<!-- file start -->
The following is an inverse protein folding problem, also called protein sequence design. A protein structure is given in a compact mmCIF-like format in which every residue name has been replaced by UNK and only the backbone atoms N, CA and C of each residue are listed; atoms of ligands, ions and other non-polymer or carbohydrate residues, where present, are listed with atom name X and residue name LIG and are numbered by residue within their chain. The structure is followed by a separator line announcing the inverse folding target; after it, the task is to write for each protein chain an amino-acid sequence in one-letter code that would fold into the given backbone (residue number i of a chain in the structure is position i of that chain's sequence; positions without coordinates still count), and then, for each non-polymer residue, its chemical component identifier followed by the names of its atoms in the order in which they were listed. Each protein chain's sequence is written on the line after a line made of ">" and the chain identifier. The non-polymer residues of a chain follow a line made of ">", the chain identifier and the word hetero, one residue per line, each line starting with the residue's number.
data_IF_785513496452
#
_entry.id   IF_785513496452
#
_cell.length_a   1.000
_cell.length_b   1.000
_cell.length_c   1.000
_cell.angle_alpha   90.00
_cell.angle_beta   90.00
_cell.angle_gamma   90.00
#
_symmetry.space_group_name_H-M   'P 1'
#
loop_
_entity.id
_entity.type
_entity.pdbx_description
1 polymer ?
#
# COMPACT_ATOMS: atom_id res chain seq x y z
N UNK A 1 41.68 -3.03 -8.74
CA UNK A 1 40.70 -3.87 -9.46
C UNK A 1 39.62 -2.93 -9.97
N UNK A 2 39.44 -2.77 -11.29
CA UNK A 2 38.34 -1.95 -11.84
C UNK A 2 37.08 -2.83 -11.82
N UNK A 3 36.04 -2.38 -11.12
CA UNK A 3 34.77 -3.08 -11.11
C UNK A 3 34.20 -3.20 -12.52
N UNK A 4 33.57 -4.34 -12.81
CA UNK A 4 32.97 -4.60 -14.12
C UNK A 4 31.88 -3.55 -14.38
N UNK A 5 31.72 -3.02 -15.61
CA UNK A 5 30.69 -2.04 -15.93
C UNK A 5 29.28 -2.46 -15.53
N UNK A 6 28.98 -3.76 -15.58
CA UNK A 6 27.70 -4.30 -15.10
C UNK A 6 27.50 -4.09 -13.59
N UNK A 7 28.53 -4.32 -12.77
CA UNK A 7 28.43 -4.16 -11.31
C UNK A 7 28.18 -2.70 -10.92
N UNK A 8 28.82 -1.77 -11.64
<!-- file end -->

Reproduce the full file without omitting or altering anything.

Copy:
The following is an inverse protein folding problem, also called protein sequence design. A protein structure is given in a compact mmCIF-like format in which every residue name has been replaced by UNK and only the backbone atoms N, CA and C of each residue are listed; atoms of ligands, ions and other non-polymer or carbohydrate residues, where present, are listed with atom name X and residue name LIG and are numbered by residue within their chain. The structure is followed by a separator line announcing the inverse folding target; after it, the task is to write for each protein chain an amino-acid sequence in one-letter code that would fold into the given backbone (residue number i of a chain in the structure is position i of that chain's sequence; positions without coordinates still count), and then, for each non-polymer residue, its chemical component identifier followed by the names of its atoms in the order in which they were listed. Each protein chain's sequence is written on the line after a line made of ">" and the chain identifier. The non-polymer residues of a chain follow a line made of ">", the chain identifier and the word hetero, one residue per line, each line starting with the residue's number.
data_IF_785513496452
#
_entry.id   IF_785513496452
#
_cell.length_a   1.000
_cell.length_b   1.000
_cell.length_c   1.000
_cell.angle_alpha   90.00
_cell.angle_beta   90.00
_cell.angle_gamma   90.00
#
_symmetry.space_group_name_H-M   'P 1'
#
loop_
_entity.id
_entity.type
_entity.pdbx_description
1 polymer ?
#
# COMPACT_ATOMS: atom_id res chain seq x y z
N UNK A 1 41.68 -3.03 -8.74
CA UNK A 1 40.70 -3.87 -9.46
C UNK A 1 39.62 -2.93 -9.97
N UNK A 2 39.44 -2.77 -11.29
CA UNK A 2 38.34 -1.95 -11.84
C UNK A 2 37.08 -2.83 -11.82
N UNK A 3 36.04 -2.38 -11.12
CA UNK A 3 34.77 -3.08 -11.11
C UNK A 3 34.20 -3.20 -12.52
N UNK A 4 33.57 -4.34 -12.81
CA UNK A 4 32.97 -4.60 -14.12
C UNK A 4 31.88 -3.55 -14.38
N UNK A 5 31.72 -3.02 -15.61
CA UNK A 5 30.69 -2.04 -15.93
C UNK A 5 29.28 -2.46 -15.53
N UNK A 6 28.98 -3.76 -15.58
CA UNK A 6 27.70 -4.30 -15.10
C UNK A 6 27.50 -4.09 -13.59
N UNK A 7 28.53 -4.32 -12.77
CA UNK A 7 28.43 -4.16 -11.31
C UNK A 7 28.18 -2.70 -10.92
N UNK A 8 28.82 -1.77 -11.64